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Suppose $f:R^n\to R$ is a convex function. Define the the negative part $f^- (x) = |\min\{0, f(x) \}|$. Is $f^-(x)$ globally Lipschitz continuous in $x$?

I think it is since if it not then the epigraph of $f$ is not a convex set and we have a contradiction.

Edit: Let me clarify my thinking. I think $f^-$ is globally Lipschitz continuous because if it is not, then the epigraph of $f$ is not a convex set. But I don't know how to show this.

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  • $\begingroup$ The fact that the epigraph is not convex is not a contradiction -- convexity of it is not a necessary condition for Lipschitz continuity. Actually I'm rather sure that $f^-$ is (locally) Lipschitz, since sublevels of convex functions are convex regions, so $f^-$ equals $-f$ on a convex set and $0$ everywhere else.Globally Lipshitz is not necessarily true since it is not true for globally convex functions. $\endgroup$ – Thomas Jan 11 '18 at 16:45
  • $\begingroup$ Let $n=1$ and $f(x)=-x^2$. $\endgroup$ – Andrew Jan 11 '18 at 17:06
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    $\begingroup$ @Andrew: $f(x)=-x^2$ is not convex in x. No? $\endgroup$ – master_goon Jan 12 '18 at 2:30
  • $\begingroup$ @Thomas: If the epigraph of $f$ is not a convex set, then $f$ is not a convex function. So this yields a contradiction. $\endgroup$ – master_goon Jan 12 '18 at 4:33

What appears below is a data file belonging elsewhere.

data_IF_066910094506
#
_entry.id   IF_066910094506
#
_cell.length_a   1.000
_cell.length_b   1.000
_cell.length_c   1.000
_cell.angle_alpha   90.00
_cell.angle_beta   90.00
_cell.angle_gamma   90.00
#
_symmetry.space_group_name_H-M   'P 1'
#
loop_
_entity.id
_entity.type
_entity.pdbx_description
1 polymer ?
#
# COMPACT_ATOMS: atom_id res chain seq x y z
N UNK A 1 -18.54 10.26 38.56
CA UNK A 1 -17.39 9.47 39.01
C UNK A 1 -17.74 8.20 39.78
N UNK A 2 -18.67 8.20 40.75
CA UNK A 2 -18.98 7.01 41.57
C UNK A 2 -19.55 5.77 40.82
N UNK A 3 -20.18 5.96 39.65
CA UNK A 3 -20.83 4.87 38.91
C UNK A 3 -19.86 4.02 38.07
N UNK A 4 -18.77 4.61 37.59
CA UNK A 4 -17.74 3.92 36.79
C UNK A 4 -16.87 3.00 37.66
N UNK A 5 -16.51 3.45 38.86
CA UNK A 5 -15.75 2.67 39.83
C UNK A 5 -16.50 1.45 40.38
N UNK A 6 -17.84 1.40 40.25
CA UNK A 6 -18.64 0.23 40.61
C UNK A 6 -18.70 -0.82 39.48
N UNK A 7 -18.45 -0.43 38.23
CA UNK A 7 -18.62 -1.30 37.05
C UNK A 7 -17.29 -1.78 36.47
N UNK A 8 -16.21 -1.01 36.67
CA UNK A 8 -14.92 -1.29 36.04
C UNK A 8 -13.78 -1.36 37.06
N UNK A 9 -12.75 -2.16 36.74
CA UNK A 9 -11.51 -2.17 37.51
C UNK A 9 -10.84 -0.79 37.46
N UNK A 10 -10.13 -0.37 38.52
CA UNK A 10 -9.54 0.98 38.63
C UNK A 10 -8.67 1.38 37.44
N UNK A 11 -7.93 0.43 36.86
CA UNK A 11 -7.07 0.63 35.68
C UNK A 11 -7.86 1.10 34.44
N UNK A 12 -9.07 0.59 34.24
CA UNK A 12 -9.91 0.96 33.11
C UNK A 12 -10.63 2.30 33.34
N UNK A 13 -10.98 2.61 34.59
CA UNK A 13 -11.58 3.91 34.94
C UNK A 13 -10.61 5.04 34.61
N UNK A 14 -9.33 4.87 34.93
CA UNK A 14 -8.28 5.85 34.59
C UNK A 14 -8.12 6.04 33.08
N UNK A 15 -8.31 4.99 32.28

• $\begingroup$ @Thomas: I think maybe I wasn't clear in my question. Suppose $f$ is convex. I want to show that the negative part $f^-:=|\min\{ 0, f\}|$ is Lipschitz. $\endgroup$ – master_goon Jan 12 '18 at 9:00
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Nice question - here is a partial answer: It is true when $n=1$.

Sketch for one case: Suppose $a$ is the smallest zero of $f$, and $b$ the largest. Then (if needed one-sided versions of) $f'$ at $a$ and $b$ are finite (since $f$ is locally Lipschitz) and since $f'$ is increasing, the set $f'([a,b])$ is bounded. Then $\sup \big|f'([a,b])\big|$ will be your global Lipschitz constant for $f^-$.

Sketch for another case: Suppose $a$ is the only zero of $f$ and say $f'(a)\leq 0$. Then $f'(x)\leq 0$ for $x\geq a$ for otherwise there would be another zero. Since $f'$ is increasing, we note that $|f'(a)| = \max_{x\geq a}|f'(a)|$ and thus $f^-$ is Lipschitz continuous with constant $|f'(a)|$.

I don't know about $n\geq 2$.

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  • $\begingroup$ Thanks. However, $f(x) = -x$ is convex but has only one zero. Also, the derivative $f'$ may not exist e.g. convex piecewise linear functions. $\endgroup$ – master_goon Jan 12 '18 at 2:54
  • $\begingroup$ I wrote for simplicity $f'$.You can work with either the left or right directional derivative instead if you like. $\endgroup$ – max_zorn Jan 12 '18 at 2:59
  • $\begingroup$ Ok. I see. Thanks. $\endgroup$ – master_goon Jan 12 '18 at 4:28

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